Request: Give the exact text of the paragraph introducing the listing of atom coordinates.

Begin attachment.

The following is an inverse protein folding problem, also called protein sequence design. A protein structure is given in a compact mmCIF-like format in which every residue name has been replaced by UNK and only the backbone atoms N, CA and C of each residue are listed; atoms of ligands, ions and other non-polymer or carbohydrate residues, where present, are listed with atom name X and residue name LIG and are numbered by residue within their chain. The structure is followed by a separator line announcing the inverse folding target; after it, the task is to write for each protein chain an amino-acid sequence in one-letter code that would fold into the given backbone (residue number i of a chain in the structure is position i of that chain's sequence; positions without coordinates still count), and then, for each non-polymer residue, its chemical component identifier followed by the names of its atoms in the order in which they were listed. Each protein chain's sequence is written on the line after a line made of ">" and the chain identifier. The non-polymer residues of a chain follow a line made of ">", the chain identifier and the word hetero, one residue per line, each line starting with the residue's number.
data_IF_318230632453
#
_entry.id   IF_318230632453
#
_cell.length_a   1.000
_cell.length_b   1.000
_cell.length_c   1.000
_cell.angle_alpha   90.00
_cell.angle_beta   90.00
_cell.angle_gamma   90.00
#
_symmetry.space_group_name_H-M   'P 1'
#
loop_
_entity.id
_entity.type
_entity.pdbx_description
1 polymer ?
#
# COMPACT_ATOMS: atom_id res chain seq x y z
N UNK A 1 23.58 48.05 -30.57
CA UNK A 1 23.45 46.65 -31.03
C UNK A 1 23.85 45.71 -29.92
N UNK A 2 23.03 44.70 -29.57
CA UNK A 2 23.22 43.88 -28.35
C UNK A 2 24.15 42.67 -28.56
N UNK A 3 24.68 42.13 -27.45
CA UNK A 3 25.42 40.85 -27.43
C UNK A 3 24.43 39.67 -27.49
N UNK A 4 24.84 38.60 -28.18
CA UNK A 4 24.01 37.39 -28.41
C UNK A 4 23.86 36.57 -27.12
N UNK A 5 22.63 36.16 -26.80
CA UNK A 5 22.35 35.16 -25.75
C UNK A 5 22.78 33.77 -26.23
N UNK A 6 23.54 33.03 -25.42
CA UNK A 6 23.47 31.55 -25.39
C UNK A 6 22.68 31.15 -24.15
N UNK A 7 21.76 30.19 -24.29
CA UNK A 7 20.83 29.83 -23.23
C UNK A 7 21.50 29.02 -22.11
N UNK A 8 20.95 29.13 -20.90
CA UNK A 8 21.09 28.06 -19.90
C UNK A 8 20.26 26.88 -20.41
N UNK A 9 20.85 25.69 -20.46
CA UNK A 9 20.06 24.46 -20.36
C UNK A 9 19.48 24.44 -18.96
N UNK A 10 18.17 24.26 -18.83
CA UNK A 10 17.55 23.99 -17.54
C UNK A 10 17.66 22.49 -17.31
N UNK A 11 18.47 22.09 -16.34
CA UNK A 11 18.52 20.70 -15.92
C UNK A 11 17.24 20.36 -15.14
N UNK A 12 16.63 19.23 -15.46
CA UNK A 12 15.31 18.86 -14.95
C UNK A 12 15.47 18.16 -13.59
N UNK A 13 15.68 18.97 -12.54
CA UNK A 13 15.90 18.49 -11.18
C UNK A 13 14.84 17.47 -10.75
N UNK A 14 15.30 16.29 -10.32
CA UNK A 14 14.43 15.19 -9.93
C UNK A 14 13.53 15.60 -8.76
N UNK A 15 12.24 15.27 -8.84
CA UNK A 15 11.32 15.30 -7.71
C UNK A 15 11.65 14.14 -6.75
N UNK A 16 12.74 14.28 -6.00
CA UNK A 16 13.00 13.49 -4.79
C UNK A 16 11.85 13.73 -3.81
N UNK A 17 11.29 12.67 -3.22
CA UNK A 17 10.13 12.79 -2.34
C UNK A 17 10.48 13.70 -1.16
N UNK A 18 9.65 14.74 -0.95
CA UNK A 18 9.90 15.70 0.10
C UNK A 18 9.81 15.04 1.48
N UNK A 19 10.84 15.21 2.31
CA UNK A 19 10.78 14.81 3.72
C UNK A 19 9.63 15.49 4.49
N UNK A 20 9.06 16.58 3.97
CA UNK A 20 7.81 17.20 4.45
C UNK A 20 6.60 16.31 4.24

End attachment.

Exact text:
The following is an inverse protein folding problem, also called protein sequence design. A protein structure is given in a compact mmCIF-like format in which every residue name has been replaced by UNK and only the backbone atoms N, CA and C of each residue are listed; atoms of ligands, ions and other non-polymer or carbohydrate residues, where present, are listed with atom name X and residue name LIG and are numbered by residue within their chain. The structure is followed by a separator line announcing the inverse folding target; after it, the task is to write for each protein chain an amino-acid sequence in one-letter code that would fold into the given backbone (residue number i of a chain in the structure is position i of that chain's sequence; positions without coordinates still count), and then, for each non-polymer residue, its chemical component identifier followed by the names of its atoms in the order in which they were listed. Each protein chain's sequence is written on the line after a line made of ">" and the chain identifier. The non-polymer residues of a chain follow a line made of ">", the chain identifier and the word hetero, one residue per line, each line starting with the residue's number.